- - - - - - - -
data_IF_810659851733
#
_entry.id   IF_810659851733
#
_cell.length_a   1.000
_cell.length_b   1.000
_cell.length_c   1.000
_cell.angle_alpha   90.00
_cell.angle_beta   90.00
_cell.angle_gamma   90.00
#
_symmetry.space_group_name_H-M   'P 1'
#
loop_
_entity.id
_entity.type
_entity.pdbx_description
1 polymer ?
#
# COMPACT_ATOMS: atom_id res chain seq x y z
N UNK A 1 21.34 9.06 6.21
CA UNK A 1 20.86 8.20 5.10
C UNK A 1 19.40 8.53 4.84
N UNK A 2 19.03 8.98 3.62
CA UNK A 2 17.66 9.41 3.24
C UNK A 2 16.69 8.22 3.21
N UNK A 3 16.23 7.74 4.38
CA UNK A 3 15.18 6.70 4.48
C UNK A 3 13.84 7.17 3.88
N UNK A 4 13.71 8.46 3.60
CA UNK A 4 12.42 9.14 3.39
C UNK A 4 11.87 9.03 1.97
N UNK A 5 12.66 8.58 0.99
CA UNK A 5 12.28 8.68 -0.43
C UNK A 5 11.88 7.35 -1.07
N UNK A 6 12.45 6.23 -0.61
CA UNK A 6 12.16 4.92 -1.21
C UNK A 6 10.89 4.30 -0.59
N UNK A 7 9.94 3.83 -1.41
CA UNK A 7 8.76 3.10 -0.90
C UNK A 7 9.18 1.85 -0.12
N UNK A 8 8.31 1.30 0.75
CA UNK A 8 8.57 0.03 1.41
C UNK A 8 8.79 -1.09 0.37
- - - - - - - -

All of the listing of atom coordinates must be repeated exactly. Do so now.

data_IF_810659851733
#
_entry.id   IF_810659851733
#
_cell.length_a   1.000
_cell.length_b   1.000
_cell.length_c   1.000
_cell.angle_alpha   90.00
_cell.angle_beta   90.00
_cell.angle_gamma   90.00
#
_symmetry.space_group_name_H-M   'P 1'
#
loop_
_entity.id
_entity.type
_entity.pdbx_description
1 polymer ?
#
# COMPACT_ATOMS: atom_id res chain seq x y z
N UNK A 1 21.34 9.06 6.21
CA UNK A 1 20.86 8.20 5.10
C UNK A 1 19.40 8.53 4.84
N UNK A 2 19.03 8.98 3.62
CA UNK A 2 17.66 9.41 3.24
C UNK A 2 16.69 8.22 3.21
N UNK A 3 16.23 7.74 4.38
CA UNK A 3 15.18 6.70 4.48
C UNK A 3 13.84 7.17 3.88
N UNK A 4 13.71 8.46 3.60
CA UNK A 4 12.42 9.14 3.39
C UNK A 4 11.87 9.03 1.97
N UNK A 5 12.66 8.58 0.99
CA UNK A 5 12.28 8.68 -0.43
C UNK A 5 11.88 7.35 -1.07
N UNK A 6 12.45 6.23 -0.61
CA UNK A 6 12.16 4.92 -1.21
C UNK A 6 10.89 4.30 -0.59
N UNK A 7 9.94 3.83 -1.41
CA UNK A 7 8.76 3.10 -0.90
C UNK A 7 9.18 1.85 -0.12
N UNK A 8 8.31 1.30 0.75
CA UNK A 8 8.57 0.03 1.41
C UNK A 8 8.79 -1.09 0.37